Princeton Review's Green Rating Debuts in College Guides This Summer

Princeton Review's Green Rating Debuts in College Guides This Summer

The Princeton Review's green rating makes its first appearance this summer with the publication of the popular annual guides that feature 600 college profiles with rankings on factors ranging from financial aid and selectivity to quality of life.

The Review added the green dimension to its ratings system after it found that 63 percent of college applicants surveyed said they would value having information about a college's commitment to the environment and that such data could affect their choice to apply or attend a school.

The green rating is based on responses to a battery of questions that are designed to provide a comprehensive measure of a school's performance as an "environmentally aware and responsible institution," the Review said on its website.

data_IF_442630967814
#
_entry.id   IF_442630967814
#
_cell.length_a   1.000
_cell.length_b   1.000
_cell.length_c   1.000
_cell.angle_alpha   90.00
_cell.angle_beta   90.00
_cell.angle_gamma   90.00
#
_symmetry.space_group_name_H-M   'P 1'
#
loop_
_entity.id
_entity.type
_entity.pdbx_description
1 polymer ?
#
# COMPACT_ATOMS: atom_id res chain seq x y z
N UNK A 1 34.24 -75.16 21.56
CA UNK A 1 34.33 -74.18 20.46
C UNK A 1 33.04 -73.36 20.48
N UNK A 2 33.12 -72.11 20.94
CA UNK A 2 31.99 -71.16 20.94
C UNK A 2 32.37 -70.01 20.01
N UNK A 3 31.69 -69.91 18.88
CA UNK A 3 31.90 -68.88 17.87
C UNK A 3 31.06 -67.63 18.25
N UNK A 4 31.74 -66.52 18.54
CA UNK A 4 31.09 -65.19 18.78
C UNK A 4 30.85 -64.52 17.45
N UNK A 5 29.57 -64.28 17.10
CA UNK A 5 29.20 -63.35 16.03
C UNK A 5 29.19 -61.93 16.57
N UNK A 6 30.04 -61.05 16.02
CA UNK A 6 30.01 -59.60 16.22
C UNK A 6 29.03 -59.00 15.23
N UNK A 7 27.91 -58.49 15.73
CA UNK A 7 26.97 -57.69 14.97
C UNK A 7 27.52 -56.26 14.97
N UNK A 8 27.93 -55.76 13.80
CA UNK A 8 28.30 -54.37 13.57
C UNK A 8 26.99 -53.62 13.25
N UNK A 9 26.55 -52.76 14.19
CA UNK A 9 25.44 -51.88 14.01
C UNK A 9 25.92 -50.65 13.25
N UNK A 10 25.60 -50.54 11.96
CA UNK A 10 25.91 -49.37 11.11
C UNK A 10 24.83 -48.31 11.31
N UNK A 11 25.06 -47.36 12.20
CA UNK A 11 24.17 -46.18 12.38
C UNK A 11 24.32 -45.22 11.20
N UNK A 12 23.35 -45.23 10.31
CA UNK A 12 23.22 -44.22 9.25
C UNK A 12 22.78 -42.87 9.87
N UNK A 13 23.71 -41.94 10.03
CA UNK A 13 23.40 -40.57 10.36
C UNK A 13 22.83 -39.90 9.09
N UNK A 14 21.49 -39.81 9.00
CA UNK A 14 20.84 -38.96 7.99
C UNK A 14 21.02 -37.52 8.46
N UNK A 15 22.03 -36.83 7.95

Among other things, schools are asked about the extent to which they provide, foster and develop an environmentally responsible experience that prepares students "not only for employment in the clean energy economy of the 21st century, but also for citizenship in a world now defined by environmental challenges," the Review said.

"The green movement on college campuses has been growing pretty dramatically over the last five to 10 years," said Lee Bodner, executive director of ecoAmerica, an environmental nonprofit consumer research and marketing organization that partnered with The Princeton Review to develop the questions for the green rating system.

"Sustainability impacts school operations on every level and it is transforming the landscape of higher education," Bodner said.

The Review plans to start publishing its 2009 guides later this month.